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Slow down! Tickets issued for speeders on the JFX starting Wednesday

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Posted at 1:49 PM, Jul 12, 2022
and last updated 2022-07-14 15:38:57-04

BALTIMORE — Slow down on the JFX or you will get a ticket.

If you have gotten away with speeding on JFX and noticed you have only received warnings, that will soon be changing.

At 12:01 a.m. on July 13 the automated speed cameras will start issuing tickets to speeding drivers.

For the last 90 days the cameras have been issuing warnings to drivers going 12 miles per hour or more over the posted speed limit on the Jones Falls Expressway.

RELATED CONTENT: Speed camera warning period starts in April

Now, those warnings will turn into tickets, costing speeders $40.

“These will be $40 citations,” said Corren Johnson, Chief Engineer and Deputy Director for the Department of Transportation. “Since it is a civil offense, it won't require any points on your license, and so they'll simply just have to pay the fine.”

The Baltimore Department of Transportation said during the first 60 days more than 150,000 warnings were issued.

"In the first 30 days of the warning period, it was about 85,000 warnings," Johnson said. "And then the second 30 days it was about 65,000. So that 20,000 reduction shows we're going in the right direction."

The final 30 day period ended Tuesday and the data on of how many warnings were issued isn't available yet.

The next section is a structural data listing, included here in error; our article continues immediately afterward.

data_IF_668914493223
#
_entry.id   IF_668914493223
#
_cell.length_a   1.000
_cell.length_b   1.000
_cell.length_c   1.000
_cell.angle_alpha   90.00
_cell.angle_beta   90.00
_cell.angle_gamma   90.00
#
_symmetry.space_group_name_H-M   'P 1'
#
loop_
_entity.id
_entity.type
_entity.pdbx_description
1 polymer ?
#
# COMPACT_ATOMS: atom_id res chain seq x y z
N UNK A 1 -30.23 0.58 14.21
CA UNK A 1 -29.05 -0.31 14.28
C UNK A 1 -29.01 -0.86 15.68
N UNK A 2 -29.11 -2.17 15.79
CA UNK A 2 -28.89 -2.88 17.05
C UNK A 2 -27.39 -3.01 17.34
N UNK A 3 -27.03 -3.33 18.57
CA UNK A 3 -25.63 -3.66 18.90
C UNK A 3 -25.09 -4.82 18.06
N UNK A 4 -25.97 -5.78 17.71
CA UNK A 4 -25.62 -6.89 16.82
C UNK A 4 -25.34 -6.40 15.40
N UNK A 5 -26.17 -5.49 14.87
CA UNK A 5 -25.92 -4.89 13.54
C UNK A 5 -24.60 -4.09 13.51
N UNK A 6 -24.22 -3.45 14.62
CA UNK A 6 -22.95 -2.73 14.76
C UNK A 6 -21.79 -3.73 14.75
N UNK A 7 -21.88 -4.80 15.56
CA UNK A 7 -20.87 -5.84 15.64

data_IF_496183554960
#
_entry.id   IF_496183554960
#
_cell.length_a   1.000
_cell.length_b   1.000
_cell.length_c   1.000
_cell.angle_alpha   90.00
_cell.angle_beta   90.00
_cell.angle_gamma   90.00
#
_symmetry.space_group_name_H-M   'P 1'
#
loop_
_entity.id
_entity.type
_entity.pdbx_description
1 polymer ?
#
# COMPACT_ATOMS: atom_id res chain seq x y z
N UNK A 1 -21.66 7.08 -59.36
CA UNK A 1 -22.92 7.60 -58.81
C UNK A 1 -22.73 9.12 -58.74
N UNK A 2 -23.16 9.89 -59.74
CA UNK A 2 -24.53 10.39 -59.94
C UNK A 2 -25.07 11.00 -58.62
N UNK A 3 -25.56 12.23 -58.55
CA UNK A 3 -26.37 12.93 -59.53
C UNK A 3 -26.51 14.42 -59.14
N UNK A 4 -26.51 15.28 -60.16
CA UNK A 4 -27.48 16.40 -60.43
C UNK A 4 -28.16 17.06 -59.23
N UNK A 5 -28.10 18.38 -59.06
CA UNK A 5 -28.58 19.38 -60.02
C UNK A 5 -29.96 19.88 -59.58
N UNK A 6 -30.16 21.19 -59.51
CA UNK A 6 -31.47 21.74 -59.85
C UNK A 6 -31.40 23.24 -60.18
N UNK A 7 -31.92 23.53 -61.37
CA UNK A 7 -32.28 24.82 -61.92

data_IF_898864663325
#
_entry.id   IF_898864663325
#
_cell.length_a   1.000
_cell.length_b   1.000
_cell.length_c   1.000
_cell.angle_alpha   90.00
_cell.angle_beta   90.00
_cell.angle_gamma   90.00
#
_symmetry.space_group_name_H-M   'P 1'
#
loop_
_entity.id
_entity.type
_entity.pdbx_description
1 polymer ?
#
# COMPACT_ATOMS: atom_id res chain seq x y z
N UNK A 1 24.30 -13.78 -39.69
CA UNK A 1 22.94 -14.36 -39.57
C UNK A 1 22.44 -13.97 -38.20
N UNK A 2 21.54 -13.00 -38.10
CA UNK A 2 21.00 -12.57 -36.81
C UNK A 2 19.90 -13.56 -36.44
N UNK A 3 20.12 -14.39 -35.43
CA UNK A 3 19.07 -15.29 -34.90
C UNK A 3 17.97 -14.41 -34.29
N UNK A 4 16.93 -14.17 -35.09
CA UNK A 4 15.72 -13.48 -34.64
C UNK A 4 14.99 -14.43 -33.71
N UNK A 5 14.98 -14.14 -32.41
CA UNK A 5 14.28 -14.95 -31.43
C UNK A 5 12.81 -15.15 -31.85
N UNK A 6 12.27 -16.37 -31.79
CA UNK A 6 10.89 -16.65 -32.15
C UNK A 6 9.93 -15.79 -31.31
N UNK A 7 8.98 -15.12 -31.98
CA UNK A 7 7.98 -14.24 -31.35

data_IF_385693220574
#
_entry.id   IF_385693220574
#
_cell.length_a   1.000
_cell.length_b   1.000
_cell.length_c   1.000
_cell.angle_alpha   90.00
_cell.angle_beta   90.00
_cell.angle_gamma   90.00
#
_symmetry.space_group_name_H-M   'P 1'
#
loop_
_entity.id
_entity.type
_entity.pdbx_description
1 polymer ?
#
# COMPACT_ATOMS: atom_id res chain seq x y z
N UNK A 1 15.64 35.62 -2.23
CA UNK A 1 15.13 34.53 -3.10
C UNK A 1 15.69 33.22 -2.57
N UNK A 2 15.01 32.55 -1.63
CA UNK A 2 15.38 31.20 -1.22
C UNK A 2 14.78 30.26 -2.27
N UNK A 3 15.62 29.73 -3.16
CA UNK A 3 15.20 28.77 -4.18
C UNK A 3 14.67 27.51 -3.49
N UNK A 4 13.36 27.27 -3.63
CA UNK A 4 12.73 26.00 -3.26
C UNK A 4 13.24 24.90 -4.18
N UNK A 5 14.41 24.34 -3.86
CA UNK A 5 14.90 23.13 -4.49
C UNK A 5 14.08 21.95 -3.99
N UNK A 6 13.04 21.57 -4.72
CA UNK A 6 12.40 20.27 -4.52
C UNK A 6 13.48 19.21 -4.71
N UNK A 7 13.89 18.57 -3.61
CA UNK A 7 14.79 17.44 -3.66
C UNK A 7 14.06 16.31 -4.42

“It's a well-needed deterrent,” Baltimore resident Jay Bradley said. “I do believe it because speed can kill.”

The cameras are located near the W. 41st Street ramp north and southbound. For now, that is where they are staying.

"In the warning phase, we saw someone driving 135 miles per hour, it was even higher than that before the warning phase began. And so with the curves with the high speeds, it's not designed to accommodate that," Johnson said. "This is just again, just a goal and just trying to reduce those serious injuries and save lives."

A JFX speed camera ticket will set you back $40 but you won't get any points on your license. The money will go toward operating costs for the automated speed enforcement program and anything beyond that will be used for improvements on I-83.

Some drivers told WMAR-2 News they aren’t thrilled about the possibility of getting fined for speeding on the JFX.

However, others said it would stop some of the dangerous speeding they've seen.

“In my opinion, I think that it's a good thing,” Baltimore resident Khadija Ali said. “Speeders need to slow down. I almost had an incident myself.”